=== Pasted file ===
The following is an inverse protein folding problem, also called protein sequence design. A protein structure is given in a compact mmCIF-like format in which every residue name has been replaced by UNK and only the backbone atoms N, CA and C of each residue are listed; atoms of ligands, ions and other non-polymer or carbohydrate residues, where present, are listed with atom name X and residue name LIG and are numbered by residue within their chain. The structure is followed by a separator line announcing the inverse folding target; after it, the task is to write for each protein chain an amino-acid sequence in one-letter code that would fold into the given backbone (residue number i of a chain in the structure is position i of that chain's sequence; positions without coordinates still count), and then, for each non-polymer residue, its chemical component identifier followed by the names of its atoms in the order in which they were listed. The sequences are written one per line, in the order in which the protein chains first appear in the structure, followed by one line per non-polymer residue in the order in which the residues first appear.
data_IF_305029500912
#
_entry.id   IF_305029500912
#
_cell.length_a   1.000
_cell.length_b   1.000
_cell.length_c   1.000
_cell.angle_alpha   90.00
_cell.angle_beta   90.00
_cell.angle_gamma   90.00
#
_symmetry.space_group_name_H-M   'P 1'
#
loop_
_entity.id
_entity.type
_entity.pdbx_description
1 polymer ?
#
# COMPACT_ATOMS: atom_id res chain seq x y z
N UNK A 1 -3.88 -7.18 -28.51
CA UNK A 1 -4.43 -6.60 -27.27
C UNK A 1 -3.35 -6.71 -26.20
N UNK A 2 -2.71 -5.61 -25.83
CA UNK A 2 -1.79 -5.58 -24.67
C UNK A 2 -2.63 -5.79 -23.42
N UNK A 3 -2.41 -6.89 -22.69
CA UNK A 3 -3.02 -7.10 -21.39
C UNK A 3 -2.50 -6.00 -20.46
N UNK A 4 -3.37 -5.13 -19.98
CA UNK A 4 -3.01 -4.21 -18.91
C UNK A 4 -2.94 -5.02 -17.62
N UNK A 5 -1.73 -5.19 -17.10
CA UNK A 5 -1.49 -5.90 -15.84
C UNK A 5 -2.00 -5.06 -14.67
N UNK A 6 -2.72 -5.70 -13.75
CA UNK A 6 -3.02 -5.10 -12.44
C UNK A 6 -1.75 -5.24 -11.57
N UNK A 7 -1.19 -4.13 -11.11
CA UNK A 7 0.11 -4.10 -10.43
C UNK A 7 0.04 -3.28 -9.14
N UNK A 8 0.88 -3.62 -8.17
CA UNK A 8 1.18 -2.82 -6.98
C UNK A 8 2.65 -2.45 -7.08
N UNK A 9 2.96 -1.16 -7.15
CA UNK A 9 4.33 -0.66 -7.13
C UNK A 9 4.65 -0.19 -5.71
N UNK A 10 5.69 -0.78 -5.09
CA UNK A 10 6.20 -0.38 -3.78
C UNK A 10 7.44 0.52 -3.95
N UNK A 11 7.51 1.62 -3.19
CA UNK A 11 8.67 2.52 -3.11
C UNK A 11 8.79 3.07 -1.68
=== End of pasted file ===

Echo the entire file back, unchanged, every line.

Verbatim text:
The following is an inverse protein folding problem, also called protein sequence design. A protein structure is given in a compact mmCIF-like format in which every residue name has been replaced by UNK and only the backbone atoms N, CA and C of each residue are listed; atoms of ligands, ions and other non-polymer or carbohydrate residues, where present, are listed with atom name X and residue name LIG and are numbered by residue within their chain. The structure is followed by a separator line announcing the inverse folding target; after it, the task is to write for each protein chain an amino-acid sequence in one-letter code that would fold into the given backbone (residue number i of a chain in the structure is position i of that chain's sequence; positions without coordinates still count), and then, for each non-polymer residue, its chemical component identifier followed by the names of its atoms in the order in which they were listed. The sequences are written one per line, in the order in which the protein chains first appear in the structure, followed by one line per non-polymer residue in the order in which the residues first appear.
data_IF_305029500912
#
_entry.id   IF_305029500912
#
_cell.length_a   1.000
_cell.length_b   1.000
_cell.length_c   1.000
_cell.angle_alpha   90.00
_cell.angle_beta   90.00
_cell.angle_gamma   90.00
#
_symmetry.space_group_name_H-M   'P 1'
#
loop_
_entity.id
_entity.type
_entity.pdbx_description
1 polymer ?
#
# COMPACT_ATOMS: atom_id res chain seq x y z
N UNK A 1 -3.88 -7.18 -28.51
CA UNK A 1 -4.43 -6.60 -27.27
C UNK A 1 -3.35 -6.71 -26.20
N UNK A 2 -2.71 -5.61 -25.83
CA UNK A 2 -1.79 -5.58 -24.67
C UNK A 2 -2.63 -5.79 -23.42
N UNK A 3 -2.41 -6.89 -22.69
CA UNK A 3 -3.02 -7.10 -21.39
C UNK A 3 -2.50 -6.00 -20.46
N UNK A 4 -3.37 -5.13 -19.98
CA UNK A 4 -3.01 -4.21 -18.91
C UNK A 4 -2.94 -5.02 -17.62
N UNK A 5 -1.73 -5.19 -17.10
CA UNK A 5 -1.49 -5.90 -15.84
C UNK A 5 -2.00 -5.06 -14.67
N UNK A 6 -2.72 -5.70 -13.75
CA UNK A 6 -3.02 -5.10 -12.44
C UNK A 6 -1.75 -5.24 -11.57
N UNK A 7 -1.19 -4.13 -11.11
CA UNK A 7 0.11 -4.10 -10.43
C UNK A 7 0.04 -3.28 -9.14
N UNK A 8 0.88 -3.62 -8.17
CA UNK A 8 1.18 -2.82 -6.98
C UNK A 8 2.65 -2.45 -7.08
N UNK A 9 2.96 -1.16 -7.15
CA UNK A 9 4.33 -0.66 -7.13
C UNK A 9 4.65 -0.19 -5.71
N UNK A 10 5.69 -0.78 -5.09
CA UNK A 10 6.20 -0.38 -3.78
C UNK A 10 7.44 0.52 -3.95
N UNK A 11 7.51 1.62 -3.19
CA UNK A 11 8.67 2.52 -3.11
C UNK A 11 8.79 3.07 -1.68